In which I put affairs in order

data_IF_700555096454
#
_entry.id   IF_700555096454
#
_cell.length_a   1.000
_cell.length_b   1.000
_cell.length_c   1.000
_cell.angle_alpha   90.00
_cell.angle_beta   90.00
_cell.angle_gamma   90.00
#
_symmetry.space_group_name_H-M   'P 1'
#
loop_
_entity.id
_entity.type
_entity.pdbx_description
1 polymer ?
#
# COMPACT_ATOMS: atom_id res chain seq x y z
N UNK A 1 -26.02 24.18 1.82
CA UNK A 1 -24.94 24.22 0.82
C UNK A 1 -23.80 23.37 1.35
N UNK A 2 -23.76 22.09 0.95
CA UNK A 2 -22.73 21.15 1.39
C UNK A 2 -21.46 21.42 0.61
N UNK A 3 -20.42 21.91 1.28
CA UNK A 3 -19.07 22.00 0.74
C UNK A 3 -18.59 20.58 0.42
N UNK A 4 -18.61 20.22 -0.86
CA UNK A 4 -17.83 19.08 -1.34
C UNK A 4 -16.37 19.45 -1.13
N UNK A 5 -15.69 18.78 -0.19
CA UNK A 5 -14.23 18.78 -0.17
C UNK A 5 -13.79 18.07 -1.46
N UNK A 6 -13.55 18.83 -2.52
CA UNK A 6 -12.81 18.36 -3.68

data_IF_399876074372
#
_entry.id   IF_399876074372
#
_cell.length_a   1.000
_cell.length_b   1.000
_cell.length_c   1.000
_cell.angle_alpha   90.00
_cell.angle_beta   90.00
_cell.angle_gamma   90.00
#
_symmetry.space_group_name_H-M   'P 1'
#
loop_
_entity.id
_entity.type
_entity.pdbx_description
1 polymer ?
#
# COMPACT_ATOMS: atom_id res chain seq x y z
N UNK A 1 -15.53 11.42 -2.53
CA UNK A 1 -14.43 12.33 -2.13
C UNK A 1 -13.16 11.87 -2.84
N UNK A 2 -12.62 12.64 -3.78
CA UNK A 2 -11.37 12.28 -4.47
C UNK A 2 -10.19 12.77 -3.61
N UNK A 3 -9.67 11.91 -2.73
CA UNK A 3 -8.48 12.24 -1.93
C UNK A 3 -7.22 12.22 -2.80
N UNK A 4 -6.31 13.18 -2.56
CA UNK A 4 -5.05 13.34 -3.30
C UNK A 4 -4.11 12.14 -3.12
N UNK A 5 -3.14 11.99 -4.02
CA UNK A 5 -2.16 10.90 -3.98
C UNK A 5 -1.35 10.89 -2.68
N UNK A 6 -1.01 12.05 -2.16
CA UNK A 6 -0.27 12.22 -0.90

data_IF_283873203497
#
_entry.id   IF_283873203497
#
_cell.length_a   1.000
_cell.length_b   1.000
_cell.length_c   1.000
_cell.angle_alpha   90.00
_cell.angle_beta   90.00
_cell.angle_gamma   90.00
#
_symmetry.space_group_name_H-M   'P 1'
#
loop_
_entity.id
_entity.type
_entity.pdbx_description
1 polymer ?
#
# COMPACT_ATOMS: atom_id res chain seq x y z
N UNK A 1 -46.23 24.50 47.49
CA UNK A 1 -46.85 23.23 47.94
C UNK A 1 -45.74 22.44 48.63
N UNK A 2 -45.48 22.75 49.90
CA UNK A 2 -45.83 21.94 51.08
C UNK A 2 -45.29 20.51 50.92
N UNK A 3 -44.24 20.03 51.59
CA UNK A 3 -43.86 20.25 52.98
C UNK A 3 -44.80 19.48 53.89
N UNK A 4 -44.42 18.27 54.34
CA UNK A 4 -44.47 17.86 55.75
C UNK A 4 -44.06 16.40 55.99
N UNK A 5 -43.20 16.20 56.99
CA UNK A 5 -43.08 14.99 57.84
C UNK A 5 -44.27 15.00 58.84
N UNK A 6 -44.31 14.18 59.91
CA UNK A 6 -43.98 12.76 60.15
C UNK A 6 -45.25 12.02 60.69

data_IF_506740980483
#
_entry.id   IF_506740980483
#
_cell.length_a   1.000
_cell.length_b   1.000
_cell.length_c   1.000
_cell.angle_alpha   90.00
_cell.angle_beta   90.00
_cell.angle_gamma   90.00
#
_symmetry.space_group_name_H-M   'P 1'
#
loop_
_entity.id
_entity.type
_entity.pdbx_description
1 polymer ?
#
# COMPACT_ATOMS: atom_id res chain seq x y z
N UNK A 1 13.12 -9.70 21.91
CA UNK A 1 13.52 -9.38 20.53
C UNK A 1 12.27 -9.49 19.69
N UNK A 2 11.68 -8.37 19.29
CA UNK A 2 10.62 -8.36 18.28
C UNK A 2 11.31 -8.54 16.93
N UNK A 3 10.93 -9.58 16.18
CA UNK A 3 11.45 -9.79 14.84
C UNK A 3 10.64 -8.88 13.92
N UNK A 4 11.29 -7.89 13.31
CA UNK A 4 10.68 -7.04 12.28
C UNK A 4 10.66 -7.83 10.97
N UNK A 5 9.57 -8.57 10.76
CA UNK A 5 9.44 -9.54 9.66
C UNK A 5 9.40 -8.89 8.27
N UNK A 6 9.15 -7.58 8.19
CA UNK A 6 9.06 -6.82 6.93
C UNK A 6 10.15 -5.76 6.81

Aspen, CO ColoradoThere’s nothing better than a three-day weekend, hiding out from the tourists like a rabbit in coyote territory, for tidying up loose business.In my case, “loose business” meant “putting my affairs in order,” affairs which were literally in extreme disorder, with piles of papers stacked so perilously high on my desk that I have hardly been able to find my computer for quite a long time.The “affairs” themselves are not that complicated but, as my daughter Skye found when she accidentally inherited the role of executrix when my brother died suddenly this fall, even a minimalist can leave behind quite a mess to be sorted out.What I needed was an updated will, an updated living will, power of attorney, a tidy list including: lawyer, financial advisor, tax person, bank account, insurance and credit card information (what were those PIN numbers?), and people to be notified in case I get hit by a truck.I have a two-drawer file cabinet crammed with a daunting amount of folders, mainly dealing with the massive amounts of bills I incurred when I was felled with hoof and lung disease eight (eight!) years ago.The oxygen file alone was about 3 inches thick, and all of this stuff had been saved because, for the first time, I had been able to take a substantial tax deduction for medical expenses, but the statute of limitations had run out and all this crap served only to intimidate anyone who opened the drawers.The cramming was not only long out of date, but was the reason why everything else had piled up on my desk: there was no place to put it.So the first step (and the reason I hadn’t gotten to it sooner) was to jettison the bulk of the old files, the second step was to carry all of the desk piles to the kitchen table, sort them, toss half of them and re-file the rest into CURRENT files.The thing about current files is that they can so quickly become old files. When it came to the new will, I would have sworn I updated that a couple of years ago only to find the last one was written in 1986.I’m always amazed when tasks I have been putting off “forever” turn out to be so easily resolved. Within a couple of hours I had whipped through the old and the current messes, filled a 30-gallon trash bag with identification theft detritus, and was down to a small pile of paper scraps with e-mail addresses, websites I planned to visit some day, and indecipherable and/or incomprehensible messages I had scribbled. “Exceptional candid camera greasers” – what in the world did that mean?It seemed to take longer, because with projects of this sort one gets fired up and distracted by other tasks such as cleaning the microwave and laundering all the towels.By the end of the second day I had found a living will online (short version) and had rewritten my personal will – now all I have to do is update the address book on my computer and write up those lists.Of course this only works if you die right away. Not having that intention, by 2008 I will have amassed a whole new collection of bills and insurance replies saying they aren’t going to pay for them.Happy new year, may it be better than the last. Su Lum is a longtime local who is ready for tax time. Her column appears every Wednesday in The Aspen Times.